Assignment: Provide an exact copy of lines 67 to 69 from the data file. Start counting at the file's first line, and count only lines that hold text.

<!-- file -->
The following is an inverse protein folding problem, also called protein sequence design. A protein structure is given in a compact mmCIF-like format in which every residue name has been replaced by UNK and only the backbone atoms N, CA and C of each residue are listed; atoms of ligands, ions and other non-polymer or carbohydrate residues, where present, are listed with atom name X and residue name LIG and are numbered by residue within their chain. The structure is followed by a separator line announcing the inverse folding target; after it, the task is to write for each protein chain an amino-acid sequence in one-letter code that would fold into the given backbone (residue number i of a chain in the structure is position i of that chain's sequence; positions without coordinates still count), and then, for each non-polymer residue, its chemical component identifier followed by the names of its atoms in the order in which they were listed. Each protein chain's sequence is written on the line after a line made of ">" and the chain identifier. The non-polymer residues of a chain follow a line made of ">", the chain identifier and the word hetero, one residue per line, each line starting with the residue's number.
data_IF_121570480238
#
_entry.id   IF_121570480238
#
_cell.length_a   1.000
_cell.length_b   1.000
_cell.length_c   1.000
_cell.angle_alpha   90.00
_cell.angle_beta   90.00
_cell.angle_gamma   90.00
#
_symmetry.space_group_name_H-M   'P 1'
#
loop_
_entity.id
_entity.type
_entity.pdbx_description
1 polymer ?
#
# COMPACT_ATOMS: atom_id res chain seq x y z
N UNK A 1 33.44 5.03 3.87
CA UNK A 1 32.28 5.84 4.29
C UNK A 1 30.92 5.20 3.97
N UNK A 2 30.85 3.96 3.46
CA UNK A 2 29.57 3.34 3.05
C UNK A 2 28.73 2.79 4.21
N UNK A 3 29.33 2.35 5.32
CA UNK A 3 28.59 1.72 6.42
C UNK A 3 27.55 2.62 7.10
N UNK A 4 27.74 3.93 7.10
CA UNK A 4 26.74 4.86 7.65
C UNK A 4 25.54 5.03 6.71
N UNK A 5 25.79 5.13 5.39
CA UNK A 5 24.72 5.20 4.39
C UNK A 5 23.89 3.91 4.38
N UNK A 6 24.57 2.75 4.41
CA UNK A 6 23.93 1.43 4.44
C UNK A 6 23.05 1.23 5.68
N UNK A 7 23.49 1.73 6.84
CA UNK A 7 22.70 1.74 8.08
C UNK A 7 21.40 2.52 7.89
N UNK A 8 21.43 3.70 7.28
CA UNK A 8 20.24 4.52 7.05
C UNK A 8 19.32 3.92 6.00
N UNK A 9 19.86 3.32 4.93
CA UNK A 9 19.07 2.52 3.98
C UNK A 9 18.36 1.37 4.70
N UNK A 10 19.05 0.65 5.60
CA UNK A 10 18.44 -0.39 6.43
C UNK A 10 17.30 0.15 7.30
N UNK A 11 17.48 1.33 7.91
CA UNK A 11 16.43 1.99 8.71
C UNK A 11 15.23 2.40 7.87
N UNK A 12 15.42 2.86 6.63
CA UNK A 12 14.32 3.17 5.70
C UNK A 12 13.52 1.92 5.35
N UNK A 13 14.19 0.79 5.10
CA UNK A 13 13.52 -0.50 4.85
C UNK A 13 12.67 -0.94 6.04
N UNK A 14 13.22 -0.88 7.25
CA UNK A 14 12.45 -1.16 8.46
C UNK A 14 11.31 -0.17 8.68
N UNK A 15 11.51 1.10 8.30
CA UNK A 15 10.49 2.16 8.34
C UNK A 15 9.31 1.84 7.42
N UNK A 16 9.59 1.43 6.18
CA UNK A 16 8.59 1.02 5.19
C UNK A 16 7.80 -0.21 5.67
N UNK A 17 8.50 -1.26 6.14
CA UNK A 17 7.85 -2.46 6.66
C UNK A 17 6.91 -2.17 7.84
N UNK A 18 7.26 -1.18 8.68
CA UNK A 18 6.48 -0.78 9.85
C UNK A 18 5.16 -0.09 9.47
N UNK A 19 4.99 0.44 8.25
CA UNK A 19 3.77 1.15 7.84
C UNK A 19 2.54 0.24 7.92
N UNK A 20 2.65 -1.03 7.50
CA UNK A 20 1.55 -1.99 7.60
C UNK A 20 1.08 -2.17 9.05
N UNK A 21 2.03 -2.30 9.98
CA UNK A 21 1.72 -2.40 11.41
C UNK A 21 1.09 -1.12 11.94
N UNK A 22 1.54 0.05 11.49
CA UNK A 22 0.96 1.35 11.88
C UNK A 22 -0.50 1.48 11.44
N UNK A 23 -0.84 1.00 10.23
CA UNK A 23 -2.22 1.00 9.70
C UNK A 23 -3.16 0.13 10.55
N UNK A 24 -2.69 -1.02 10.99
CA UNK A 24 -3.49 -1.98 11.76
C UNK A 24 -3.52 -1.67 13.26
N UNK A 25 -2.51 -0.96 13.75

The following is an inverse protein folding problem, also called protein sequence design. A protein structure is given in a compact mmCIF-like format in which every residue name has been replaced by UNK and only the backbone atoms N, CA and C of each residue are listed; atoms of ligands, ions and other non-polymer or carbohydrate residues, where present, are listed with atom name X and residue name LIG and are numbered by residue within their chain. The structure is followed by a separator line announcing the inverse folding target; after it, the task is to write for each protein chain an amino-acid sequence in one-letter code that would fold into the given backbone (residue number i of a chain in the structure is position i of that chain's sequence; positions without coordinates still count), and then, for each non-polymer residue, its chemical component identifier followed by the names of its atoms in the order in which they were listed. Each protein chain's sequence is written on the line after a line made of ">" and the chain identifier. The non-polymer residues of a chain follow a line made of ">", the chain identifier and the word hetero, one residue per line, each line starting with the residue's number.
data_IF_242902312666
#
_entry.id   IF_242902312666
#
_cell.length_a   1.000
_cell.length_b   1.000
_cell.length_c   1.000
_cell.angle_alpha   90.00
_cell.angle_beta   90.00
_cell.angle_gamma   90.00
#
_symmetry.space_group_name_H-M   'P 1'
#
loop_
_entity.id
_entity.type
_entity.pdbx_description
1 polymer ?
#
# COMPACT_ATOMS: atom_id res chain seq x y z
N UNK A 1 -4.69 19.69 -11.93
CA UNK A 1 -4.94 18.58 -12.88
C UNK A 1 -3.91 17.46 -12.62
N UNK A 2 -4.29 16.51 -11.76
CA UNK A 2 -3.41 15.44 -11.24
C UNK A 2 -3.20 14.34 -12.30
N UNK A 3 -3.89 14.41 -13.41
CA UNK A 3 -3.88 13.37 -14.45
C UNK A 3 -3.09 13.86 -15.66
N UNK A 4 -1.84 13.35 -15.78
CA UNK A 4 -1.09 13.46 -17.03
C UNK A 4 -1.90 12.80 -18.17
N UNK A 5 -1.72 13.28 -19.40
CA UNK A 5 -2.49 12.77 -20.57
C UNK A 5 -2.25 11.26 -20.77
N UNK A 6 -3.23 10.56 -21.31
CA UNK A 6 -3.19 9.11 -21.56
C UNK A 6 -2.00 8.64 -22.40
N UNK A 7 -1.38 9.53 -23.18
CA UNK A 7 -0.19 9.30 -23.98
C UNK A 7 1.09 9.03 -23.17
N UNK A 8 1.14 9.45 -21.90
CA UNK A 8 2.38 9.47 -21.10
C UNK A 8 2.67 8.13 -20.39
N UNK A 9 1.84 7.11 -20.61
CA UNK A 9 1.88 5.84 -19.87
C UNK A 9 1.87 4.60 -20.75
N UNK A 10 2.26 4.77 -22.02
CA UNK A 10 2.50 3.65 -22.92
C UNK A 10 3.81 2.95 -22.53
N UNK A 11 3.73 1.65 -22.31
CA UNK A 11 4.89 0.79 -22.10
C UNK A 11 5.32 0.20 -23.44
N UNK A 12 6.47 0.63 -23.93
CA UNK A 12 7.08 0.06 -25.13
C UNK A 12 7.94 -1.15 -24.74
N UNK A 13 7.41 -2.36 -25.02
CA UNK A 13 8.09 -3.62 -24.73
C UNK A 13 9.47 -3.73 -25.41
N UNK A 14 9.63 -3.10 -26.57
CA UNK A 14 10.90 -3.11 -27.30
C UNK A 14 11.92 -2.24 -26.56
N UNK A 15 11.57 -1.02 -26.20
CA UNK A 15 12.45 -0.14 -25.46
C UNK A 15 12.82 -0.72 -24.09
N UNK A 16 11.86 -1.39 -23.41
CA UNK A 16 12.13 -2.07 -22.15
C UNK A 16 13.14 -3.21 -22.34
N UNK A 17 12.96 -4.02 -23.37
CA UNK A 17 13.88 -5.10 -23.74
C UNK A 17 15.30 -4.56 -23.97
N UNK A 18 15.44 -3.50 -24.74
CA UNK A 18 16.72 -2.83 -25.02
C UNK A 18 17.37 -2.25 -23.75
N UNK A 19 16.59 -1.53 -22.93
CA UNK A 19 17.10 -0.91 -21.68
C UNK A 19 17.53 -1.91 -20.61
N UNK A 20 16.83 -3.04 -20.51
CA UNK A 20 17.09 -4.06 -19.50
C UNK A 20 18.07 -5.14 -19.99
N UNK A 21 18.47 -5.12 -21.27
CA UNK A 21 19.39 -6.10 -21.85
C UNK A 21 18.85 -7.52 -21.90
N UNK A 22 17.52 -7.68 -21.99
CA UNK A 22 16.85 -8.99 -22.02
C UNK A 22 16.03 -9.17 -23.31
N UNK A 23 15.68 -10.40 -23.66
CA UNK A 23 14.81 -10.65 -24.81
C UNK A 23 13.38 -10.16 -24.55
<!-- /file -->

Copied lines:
N UNK A 16 9.59 1.43 6.18
CA UNK A 16 8.59 1.02 5.19
C UNK A 16 7.80 -0.21 5.67